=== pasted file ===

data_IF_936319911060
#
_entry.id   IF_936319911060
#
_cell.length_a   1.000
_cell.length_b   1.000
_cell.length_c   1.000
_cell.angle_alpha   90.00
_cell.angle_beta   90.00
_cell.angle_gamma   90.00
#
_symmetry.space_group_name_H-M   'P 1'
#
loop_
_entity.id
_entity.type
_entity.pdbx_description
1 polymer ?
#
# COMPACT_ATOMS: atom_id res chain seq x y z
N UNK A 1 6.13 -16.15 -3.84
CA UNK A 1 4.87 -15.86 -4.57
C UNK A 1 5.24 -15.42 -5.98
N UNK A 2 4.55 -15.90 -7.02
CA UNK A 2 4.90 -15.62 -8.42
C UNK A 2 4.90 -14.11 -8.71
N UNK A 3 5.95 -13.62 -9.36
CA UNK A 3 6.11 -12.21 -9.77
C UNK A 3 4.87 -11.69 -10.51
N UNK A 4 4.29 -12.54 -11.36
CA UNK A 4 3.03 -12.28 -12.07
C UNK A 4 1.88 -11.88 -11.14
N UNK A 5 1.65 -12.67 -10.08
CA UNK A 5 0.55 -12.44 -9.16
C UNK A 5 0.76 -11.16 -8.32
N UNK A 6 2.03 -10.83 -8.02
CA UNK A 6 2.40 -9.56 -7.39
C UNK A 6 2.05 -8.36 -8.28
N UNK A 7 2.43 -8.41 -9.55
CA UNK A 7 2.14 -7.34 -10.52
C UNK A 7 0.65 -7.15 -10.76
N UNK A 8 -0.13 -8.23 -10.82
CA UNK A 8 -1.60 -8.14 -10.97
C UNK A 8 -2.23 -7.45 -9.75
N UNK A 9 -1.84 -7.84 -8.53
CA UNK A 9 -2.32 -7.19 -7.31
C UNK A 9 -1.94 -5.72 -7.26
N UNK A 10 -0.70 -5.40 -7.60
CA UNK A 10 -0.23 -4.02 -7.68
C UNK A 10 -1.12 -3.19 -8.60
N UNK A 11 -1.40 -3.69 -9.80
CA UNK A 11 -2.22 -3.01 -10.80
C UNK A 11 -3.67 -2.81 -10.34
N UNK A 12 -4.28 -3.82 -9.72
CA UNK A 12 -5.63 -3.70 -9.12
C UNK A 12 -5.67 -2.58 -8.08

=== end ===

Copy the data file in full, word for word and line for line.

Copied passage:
data_IF_936319911060
#
_entry.id   IF_936319911060
#
_cell.length_a   1.000
_cell.length_b   1.000
_cell.length_c   1.000
_cell.angle_alpha   90.00
_cell.angle_beta   90.00
_cell.angle_gamma   90.00
#
_symmetry.space_group_name_H-M   'P 1'
#
loop_
_entity.id
_entity.type
_entity.pdbx_description
1 polymer ?
#
# COMPACT_ATOMS: atom_id res chain seq x y z
N UNK A 1 6.13 -16.15 -3.84
CA UNK A 1 4.87 -15.86 -4.57
C UNK A 1 5.24 -15.42 -5.98
N UNK A 2 4.55 -15.90 -7.02
CA UNK A 2 4.90 -15.62 -8.42
C UNK A 2 4.90 -14.11 -8.71
N UNK A 3 5.95 -13.62 -9.36
CA UNK A 3 6.11 -12.21 -9.77
C UNK A 3 4.87 -11.69 -10.51
N UNK A 4 4.29 -12.54 -11.36
CA UNK A 4 3.03 -12.28 -12.07
C UNK A 4 1.88 -11.88 -11.14
N UNK A 5 1.65 -12.67 -10.08
CA UNK A 5 0.55 -12.44 -9.16
C UNK A 5 0.76 -11.16 -8.32
N UNK A 6 2.03 -10.83 -8.02
CA UNK A 6 2.40 -9.56 -7.39
C UNK A 6 2.05 -8.36 -8.28
N UNK A 7 2.43 -8.41 -9.55
CA UNK A 7 2.14 -7.34 -10.52
C UNK A 7 0.65 -7.15 -10.76
N UNK A 8 -0.13 -8.23 -10.82
CA UNK A 8 -1.60 -8.14 -10.97
C UNK A 8 -2.23 -7.45 -9.75
N UNK A 9 -1.84 -7.84 -8.53
CA UNK A 9 -2.32 -7.19 -7.31
C UNK A 9 -1.94 -5.72 -7.26
N UNK A 10 -0.70 -5.40 -7.60
CA UNK A 10 -0.23 -4.02 -7.68
C UNK A 10 -1.12 -3.19 -8.60
N UNK A 11 -1.40 -3.69 -9.80
CA UNK A 11 -2.22 -3.01 -10.80
C UNK A 11 -3.67 -2.81 -10.34
N UNK A 12 -4.28 -3.82 -9.72
CA UNK A 12 -5.63 -3.70 -9.12
C UNK A 12 -5.67 -2.58 -8.08